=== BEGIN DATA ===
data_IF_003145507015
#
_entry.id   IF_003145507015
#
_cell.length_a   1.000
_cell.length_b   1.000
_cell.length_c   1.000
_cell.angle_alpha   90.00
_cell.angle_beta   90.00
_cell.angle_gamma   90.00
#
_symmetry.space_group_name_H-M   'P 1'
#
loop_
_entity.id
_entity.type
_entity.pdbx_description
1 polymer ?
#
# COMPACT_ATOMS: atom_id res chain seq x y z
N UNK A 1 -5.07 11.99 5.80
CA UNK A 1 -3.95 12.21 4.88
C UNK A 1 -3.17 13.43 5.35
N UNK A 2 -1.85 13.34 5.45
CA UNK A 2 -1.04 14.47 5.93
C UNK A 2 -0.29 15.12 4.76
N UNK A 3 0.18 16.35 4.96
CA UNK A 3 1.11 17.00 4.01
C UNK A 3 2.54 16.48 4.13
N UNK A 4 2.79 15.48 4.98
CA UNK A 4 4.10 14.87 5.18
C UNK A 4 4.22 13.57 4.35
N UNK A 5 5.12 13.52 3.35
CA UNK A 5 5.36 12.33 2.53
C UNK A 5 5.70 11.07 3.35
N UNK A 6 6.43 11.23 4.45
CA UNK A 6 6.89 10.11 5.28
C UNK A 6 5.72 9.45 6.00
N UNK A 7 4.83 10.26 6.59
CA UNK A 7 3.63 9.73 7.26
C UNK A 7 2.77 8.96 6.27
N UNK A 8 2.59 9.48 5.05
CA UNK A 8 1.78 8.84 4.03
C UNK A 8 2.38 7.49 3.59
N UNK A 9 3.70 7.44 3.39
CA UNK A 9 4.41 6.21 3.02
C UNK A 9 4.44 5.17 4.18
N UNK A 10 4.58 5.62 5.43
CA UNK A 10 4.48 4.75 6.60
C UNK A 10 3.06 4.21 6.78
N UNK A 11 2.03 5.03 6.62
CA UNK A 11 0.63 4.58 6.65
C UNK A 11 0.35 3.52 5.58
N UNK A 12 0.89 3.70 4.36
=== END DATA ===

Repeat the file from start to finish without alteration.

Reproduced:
data_IF_003145507015
#
_entry.id   IF_003145507015
#
_cell.length_a   1.000
_cell.length_b   1.000
_cell.length_c   1.000
_cell.angle_alpha   90.00
_cell.angle_beta   90.00
_cell.angle_gamma   90.00
#
_symmetry.space_group_name_H-M   'P 1'
#
loop_
_entity.id
_entity.type
_entity.pdbx_description
1 polymer ?
#
# COMPACT_ATOMS: atom_id res chain seq x y z
N UNK A 1 -5.07 11.99 5.80
CA UNK A 1 -3.95 12.21 4.88
C UNK A 1 -3.17 13.43 5.35
N UNK A 2 -1.85 13.34 5.45
CA UNK A 2 -1.04 14.47 5.93
C UNK A 2 -0.29 15.12 4.76
N UNK A 3 0.18 16.35 4.96
CA UNK A 3 1.11 17.00 4.01
C UNK A 3 2.54 16.48 4.13
N UNK A 4 2.79 15.48 4.98
CA UNK A 4 4.10 14.87 5.18
C UNK A 4 4.22 13.57 4.35
N UNK A 5 5.12 13.52 3.35
CA UNK A 5 5.36 12.33 2.53
C UNK A 5 5.70 11.07 3.35
N UNK A 6 6.43 11.23 4.45
CA UNK A 6 6.89 10.11 5.28
C UNK A 6 5.72 9.45 6.00
N UNK A 7 4.83 10.26 6.59
CA UNK A 7 3.63 9.73 7.26
C UNK A 7 2.77 8.96 6.27
N UNK A 8 2.59 9.48 5.05
CA UNK A 8 1.78 8.84 4.03
C UNK A 8 2.38 7.49 3.59
N UNK A 9 3.70 7.44 3.39
CA UNK A 9 4.41 6.21 3.02
C UNK A 9 4.44 5.17 4.18
N UNK A 10 4.58 5.62 5.43
CA UNK A 10 4.48 4.75 6.60
C UNK A 10 3.06 4.21 6.78
N UNK A 11 2.03 5.03 6.62
CA UNK A 11 0.63 4.58 6.65
C UNK A 11 0.35 3.52 5.58
N UNK A 12 0.89 3.70 4.36